A Bangladeshi woman and her two children
Bangladeshis were warned that a cyclone was ready to come their way and it did, on the night of the November 15th last year.
Cyclone Sidr struck south east Bangladesh turning millions of lives upside down and killing thousands.
Many survivors were left struggling for basic necessities such as tents, rice, drinking water and medicines.
This special documentary marks three months since that tragic event.
BBC reporter, Siobhann Tighe, missed the cyclone by just a matter of days.
She had been travelling down the main waterways of Bangladesh investigating climate change issues for the BBC World Service.
She was finding out first-hand just how vulnerable this poor country is to extreme weather.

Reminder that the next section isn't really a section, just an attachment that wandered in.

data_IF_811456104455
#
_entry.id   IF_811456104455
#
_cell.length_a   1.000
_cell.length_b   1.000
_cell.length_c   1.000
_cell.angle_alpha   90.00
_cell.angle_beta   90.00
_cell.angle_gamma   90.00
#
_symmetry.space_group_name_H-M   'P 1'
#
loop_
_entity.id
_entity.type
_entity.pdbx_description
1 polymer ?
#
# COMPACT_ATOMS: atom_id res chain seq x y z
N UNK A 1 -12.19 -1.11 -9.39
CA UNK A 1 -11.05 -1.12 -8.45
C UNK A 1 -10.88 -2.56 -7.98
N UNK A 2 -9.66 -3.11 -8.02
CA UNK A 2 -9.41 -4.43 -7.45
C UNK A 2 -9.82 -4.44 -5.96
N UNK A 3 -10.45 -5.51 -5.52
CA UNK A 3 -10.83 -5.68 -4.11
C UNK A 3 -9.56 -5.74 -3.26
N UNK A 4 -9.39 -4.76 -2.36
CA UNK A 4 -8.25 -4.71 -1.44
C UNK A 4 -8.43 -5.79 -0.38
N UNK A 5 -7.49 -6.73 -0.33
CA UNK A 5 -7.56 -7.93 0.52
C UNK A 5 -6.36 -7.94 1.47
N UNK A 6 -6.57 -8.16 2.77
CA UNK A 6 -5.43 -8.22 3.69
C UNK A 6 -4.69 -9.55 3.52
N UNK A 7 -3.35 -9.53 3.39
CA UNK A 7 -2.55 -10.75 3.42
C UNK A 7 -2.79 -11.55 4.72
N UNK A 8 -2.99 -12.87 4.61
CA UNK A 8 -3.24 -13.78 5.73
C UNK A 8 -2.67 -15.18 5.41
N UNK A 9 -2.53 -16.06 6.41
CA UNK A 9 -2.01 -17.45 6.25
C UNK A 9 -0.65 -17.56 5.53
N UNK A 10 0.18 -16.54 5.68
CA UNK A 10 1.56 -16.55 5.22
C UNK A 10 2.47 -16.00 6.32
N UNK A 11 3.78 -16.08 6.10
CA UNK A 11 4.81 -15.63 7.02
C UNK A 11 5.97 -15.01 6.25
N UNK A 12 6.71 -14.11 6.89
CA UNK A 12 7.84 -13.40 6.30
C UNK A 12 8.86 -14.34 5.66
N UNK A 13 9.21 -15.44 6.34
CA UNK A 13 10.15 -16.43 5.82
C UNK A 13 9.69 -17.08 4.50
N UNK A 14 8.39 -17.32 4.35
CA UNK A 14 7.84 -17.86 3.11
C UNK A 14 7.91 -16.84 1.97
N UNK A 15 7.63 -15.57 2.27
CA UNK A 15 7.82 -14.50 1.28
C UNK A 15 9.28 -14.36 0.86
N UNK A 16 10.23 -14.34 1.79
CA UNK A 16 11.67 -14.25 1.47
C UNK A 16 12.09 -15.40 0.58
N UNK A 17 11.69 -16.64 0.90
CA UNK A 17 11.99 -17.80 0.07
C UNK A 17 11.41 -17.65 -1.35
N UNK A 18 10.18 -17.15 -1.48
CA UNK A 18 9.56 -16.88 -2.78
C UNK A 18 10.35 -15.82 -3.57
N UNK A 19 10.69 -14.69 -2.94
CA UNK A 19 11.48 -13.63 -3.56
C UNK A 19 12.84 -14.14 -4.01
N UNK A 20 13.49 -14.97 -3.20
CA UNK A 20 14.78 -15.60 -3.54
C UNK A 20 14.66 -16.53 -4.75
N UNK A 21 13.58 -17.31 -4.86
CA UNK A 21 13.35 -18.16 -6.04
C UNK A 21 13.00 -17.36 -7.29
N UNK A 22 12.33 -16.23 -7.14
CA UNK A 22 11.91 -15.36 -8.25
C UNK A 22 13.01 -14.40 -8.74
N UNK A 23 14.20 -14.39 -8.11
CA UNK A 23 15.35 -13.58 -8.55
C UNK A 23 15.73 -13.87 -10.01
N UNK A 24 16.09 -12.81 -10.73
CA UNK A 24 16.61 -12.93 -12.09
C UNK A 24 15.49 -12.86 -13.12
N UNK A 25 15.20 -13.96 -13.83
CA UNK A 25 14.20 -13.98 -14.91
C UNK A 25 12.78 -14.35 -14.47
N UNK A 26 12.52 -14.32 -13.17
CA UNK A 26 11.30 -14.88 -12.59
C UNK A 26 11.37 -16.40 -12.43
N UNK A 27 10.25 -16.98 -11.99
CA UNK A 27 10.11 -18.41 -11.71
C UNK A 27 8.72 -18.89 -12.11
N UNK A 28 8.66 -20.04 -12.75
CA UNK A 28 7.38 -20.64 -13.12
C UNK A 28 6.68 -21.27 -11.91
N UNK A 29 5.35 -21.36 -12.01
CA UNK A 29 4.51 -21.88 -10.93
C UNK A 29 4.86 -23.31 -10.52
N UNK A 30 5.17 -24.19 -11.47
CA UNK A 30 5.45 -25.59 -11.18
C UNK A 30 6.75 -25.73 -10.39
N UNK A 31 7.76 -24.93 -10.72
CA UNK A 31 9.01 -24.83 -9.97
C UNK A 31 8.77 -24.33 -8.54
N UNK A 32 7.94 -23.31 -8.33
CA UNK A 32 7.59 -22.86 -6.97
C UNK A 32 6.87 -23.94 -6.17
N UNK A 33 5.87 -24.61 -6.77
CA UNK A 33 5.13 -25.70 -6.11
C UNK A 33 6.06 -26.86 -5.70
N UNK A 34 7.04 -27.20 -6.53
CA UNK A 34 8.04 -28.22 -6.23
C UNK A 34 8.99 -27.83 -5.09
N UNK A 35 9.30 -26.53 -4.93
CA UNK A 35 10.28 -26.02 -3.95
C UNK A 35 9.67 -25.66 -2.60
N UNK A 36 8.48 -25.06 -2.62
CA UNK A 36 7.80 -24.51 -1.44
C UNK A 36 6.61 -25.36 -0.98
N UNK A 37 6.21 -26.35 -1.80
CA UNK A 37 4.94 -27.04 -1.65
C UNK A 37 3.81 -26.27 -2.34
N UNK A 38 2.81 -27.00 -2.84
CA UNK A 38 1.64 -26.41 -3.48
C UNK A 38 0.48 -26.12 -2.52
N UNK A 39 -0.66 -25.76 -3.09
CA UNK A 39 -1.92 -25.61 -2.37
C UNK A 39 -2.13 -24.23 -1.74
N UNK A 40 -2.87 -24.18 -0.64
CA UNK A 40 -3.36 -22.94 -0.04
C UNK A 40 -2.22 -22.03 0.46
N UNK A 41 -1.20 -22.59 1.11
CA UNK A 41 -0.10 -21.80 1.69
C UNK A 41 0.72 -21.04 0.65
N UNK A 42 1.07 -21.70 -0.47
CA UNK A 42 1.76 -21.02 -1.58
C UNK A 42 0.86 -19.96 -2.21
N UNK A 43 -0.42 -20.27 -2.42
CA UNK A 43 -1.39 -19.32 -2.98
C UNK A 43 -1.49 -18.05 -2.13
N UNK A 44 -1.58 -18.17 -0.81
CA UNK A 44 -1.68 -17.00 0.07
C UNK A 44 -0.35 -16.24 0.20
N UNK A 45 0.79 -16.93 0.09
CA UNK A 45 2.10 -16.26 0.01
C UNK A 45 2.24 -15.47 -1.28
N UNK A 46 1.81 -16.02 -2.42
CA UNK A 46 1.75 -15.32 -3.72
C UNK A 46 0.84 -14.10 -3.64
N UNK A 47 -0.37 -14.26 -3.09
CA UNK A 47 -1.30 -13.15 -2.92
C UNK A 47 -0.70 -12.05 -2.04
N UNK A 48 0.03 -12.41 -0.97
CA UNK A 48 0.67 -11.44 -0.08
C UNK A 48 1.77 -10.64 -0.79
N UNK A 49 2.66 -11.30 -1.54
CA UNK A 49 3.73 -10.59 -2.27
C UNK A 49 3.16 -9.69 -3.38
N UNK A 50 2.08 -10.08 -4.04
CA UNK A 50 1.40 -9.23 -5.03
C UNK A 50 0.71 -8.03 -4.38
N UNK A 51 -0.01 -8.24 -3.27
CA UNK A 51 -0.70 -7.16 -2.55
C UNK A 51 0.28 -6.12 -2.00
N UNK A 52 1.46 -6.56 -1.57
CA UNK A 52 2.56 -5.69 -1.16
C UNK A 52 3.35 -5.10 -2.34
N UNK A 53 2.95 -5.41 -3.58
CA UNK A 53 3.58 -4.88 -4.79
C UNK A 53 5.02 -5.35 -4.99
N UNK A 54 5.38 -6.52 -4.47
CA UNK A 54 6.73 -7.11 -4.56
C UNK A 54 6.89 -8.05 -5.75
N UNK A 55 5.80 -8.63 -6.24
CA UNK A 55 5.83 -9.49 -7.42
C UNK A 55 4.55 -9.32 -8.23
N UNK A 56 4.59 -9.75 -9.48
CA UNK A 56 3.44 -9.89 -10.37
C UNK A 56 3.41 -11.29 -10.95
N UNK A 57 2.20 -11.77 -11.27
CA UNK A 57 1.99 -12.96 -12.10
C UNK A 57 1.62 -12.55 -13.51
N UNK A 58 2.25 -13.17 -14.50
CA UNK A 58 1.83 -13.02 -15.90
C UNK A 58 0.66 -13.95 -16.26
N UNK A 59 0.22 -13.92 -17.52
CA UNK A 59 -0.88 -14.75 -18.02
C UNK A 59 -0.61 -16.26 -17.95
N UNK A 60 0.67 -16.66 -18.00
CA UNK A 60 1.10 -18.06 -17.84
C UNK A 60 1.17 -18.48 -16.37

Three months on, she retraces her steps, speaking to some of the survivors and hearing their traumatic stories.
She makes her way down south to the Patuakhali and Barguna districts where she finds out how people are rebuilding their lives and whether the existing cyclone shelters helped in their survival.
As well as speaking to families in the affected region, she also talks to government advisors and climate change experts.
Siobhann finds out if anything can be learned from what happened and what can be done by the government to be better prepared if it were ever to happen again.